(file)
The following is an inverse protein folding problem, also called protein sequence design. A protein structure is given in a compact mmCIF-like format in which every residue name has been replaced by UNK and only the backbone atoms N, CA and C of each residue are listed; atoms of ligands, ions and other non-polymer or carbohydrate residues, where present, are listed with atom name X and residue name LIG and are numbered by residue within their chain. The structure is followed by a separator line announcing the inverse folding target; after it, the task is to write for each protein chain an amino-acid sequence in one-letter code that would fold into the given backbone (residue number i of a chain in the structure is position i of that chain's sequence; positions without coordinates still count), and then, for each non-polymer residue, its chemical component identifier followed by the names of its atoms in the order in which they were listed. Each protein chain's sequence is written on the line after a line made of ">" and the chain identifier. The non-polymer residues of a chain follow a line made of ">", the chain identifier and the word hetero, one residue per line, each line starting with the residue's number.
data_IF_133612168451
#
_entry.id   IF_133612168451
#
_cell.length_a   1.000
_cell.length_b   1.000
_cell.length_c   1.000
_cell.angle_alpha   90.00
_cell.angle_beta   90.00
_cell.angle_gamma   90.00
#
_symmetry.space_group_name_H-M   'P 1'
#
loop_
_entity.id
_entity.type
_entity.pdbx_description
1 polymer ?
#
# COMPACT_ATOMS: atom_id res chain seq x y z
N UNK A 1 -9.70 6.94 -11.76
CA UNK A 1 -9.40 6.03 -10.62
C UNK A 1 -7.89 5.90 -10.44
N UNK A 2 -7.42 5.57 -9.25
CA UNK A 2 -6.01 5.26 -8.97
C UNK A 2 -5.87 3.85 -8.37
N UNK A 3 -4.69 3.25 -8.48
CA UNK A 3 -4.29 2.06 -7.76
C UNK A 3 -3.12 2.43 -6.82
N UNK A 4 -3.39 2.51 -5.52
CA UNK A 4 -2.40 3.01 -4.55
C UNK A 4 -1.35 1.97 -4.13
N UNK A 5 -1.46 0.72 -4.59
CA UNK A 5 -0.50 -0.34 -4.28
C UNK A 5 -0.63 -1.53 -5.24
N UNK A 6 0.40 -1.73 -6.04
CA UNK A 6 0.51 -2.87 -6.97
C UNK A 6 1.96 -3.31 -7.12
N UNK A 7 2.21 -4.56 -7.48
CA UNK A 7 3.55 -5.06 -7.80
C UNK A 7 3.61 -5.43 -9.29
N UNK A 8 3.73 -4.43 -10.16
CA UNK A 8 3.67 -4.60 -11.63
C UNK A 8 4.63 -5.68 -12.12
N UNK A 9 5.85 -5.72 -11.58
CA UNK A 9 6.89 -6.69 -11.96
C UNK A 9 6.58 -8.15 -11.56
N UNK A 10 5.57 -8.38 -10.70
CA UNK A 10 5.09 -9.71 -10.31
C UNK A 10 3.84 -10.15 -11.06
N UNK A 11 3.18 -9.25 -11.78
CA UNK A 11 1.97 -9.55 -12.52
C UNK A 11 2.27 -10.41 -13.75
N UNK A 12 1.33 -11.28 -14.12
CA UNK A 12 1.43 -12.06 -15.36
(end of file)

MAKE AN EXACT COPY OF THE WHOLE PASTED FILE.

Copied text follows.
The following is an inverse protein folding problem, also called protein sequence design. A protein structure is given in a compact mmCIF-like format in which every residue name has been replaced by UNK and only the backbone atoms N, CA and C of each residue are listed; atoms of ligands, ions and other non-polymer or carbohydrate residues, where present, are listed with atom name X and residue name LIG and are numbered by residue within their chain. The structure is followed by a separator line announcing the inverse folding target; after it, the task is to write for each protein chain an amino-acid sequence in one-letter code that would fold into the given backbone (residue number i of a chain in the structure is position i of that chain's sequence; positions without coordinates still count), and then, for each non-polymer residue, its chemical component identifier followed by the names of its atoms in the order in which they were listed. Each protein chain's sequence is written on the line after a line made of ">" and the chain identifier. The non-polymer residues of a chain follow a line made of ">", the chain identifier and the word hetero, one residue per line, each line starting with the residue's number.
data_IF_133612168451
#
_entry.id   IF_133612168451
#
_cell.length_a   1.000
_cell.length_b   1.000
_cell.length_c   1.000
_cell.angle_alpha   90.00
_cell.angle_beta   90.00
_cell.angle_gamma   90.00
#
_symmetry.space_group_name_H-M   'P 1'
#
loop_
_entity.id
_entity.type
_entity.pdbx_description
1 polymer ?
#
# COMPACT_ATOMS: atom_id res chain seq x y z
N UNK A 1 -9.70 6.94 -11.76
CA UNK A 1 -9.40 6.03 -10.62
C UNK A 1 -7.89 5.90 -10.44
N UNK A 2 -7.42 5.57 -9.25
CA UNK A 2 -6.01 5.26 -8.97
C UNK A 2 -5.87 3.85 -8.37
N UNK A 3 -4.69 3.25 -8.48
CA UNK A 3 -4.29 2.06 -7.76
C UNK A 3 -3.12 2.43 -6.82
N UNK A 4 -3.39 2.51 -5.52
CA UNK A 4 -2.40 3.01 -4.55
C UNK A 4 -1.35 1.97 -4.13
N UNK A 5 -1.46 0.72 -4.59
CA UNK A 5 -0.50 -0.34 -4.28
C UNK A 5 -0.63 -1.53 -5.24
N UNK A 6 0.40 -1.73 -6.04
CA UNK A 6 0.51 -2.87 -6.97
C UNK A 6 1.96 -3.31 -7.12
N UNK A 7 2.21 -4.56 -7.48
CA UNK A 7 3.55 -5.06 -7.80
C UNK A 7 3.61 -5.43 -9.29
N UNK A 8 3.73 -4.43 -10.16
CA UNK A 8 3.67 -4.60 -11.63
C UNK A 8 4.63 -5.68 -12.12
N UNK A 9 5.85 -5.72 -11.58
CA UNK A 9 6.89 -6.69 -11.96
C UNK A 9 6.58 -8.15 -11.56
N UNK A 10 5.57 -8.38 -10.70
CA UNK A 10 5.09 -9.71 -10.31
C UNK A 10 3.84 -10.15 -11.06
N UNK A 11 3.18 -9.25 -11.78
CA UNK A 11 1.97 -9.55 -12.52
C UNK A 11 2.27 -10.41 -13.75
N UNK A 12 1.33 -11.28 -14.12
CA UNK A 12 1.43 -12.06 -15.36